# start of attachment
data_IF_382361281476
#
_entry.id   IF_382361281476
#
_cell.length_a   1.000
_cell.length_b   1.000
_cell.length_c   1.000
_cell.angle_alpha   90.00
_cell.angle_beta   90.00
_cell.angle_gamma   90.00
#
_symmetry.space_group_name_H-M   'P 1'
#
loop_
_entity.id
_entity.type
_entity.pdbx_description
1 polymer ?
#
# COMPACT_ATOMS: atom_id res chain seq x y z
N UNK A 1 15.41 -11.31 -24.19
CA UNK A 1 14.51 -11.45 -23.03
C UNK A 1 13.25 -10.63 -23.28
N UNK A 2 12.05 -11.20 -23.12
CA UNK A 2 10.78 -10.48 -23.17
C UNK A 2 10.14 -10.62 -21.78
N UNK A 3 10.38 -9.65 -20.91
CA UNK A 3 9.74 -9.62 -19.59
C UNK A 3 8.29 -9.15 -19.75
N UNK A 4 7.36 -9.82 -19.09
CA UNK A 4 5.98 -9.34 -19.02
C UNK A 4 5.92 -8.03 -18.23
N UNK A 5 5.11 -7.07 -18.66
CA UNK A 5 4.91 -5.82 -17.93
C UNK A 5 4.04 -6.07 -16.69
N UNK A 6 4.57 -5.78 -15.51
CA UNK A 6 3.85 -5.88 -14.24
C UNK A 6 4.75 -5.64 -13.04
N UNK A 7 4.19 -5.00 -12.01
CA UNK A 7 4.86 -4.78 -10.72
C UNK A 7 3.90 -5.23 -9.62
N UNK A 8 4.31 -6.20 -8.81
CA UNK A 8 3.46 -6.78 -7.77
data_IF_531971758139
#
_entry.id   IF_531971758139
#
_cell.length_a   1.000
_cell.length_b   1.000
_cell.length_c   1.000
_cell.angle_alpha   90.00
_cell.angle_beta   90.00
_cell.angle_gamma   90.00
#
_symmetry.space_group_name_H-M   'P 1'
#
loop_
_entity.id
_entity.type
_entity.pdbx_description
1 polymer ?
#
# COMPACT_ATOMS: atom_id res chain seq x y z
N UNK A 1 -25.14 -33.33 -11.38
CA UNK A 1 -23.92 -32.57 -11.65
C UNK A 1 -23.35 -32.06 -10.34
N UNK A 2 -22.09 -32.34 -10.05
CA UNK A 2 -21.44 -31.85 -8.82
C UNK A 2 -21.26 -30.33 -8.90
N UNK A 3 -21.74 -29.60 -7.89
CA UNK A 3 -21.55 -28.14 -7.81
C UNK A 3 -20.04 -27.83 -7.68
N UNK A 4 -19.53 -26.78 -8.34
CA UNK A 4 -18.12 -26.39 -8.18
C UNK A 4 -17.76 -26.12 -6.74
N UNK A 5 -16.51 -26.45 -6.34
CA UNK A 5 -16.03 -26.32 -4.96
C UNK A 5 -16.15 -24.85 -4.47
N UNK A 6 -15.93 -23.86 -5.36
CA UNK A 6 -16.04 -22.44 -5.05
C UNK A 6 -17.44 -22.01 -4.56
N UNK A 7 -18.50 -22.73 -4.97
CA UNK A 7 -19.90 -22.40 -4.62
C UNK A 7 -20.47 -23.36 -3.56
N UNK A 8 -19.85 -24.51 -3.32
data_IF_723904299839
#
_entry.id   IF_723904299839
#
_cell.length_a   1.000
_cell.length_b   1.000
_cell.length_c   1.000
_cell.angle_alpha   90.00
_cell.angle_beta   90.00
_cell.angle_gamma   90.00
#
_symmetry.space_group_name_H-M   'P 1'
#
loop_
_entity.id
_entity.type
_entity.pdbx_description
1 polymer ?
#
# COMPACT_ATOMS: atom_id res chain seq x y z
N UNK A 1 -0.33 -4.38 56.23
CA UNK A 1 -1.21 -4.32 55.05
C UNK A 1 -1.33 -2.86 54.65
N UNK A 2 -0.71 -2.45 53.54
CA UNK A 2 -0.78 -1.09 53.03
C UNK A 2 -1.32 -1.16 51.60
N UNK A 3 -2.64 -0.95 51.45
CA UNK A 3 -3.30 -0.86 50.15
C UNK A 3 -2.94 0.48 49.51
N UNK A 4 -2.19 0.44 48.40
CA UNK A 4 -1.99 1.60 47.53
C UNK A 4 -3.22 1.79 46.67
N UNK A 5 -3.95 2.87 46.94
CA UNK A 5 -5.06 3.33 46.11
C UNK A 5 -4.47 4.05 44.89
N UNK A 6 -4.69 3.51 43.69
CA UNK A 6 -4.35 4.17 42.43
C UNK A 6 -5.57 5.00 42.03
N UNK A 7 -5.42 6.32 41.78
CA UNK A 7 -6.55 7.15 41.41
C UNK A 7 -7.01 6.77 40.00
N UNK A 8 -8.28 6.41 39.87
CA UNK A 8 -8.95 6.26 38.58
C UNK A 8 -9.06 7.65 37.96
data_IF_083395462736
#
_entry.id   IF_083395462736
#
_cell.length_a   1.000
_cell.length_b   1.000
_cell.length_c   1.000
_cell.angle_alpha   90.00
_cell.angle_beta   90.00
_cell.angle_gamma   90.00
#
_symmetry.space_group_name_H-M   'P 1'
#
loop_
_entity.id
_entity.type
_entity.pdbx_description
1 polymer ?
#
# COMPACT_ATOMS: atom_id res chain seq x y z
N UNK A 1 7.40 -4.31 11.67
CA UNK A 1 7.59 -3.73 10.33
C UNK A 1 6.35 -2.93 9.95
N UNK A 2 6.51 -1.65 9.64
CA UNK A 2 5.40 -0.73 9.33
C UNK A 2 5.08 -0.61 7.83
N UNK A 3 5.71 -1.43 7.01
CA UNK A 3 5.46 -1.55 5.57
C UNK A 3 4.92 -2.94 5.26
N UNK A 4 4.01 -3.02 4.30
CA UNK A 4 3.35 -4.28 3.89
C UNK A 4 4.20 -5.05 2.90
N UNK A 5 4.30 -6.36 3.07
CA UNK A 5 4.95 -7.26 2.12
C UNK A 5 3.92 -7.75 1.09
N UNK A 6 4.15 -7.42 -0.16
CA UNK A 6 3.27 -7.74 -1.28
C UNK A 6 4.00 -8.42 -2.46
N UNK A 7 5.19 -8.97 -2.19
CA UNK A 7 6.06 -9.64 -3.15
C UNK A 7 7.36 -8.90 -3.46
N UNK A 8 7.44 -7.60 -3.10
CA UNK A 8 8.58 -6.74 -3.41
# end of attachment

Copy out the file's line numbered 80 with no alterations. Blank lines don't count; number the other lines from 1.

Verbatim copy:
CA UNK A 6 -16.04 -22.44 -5.05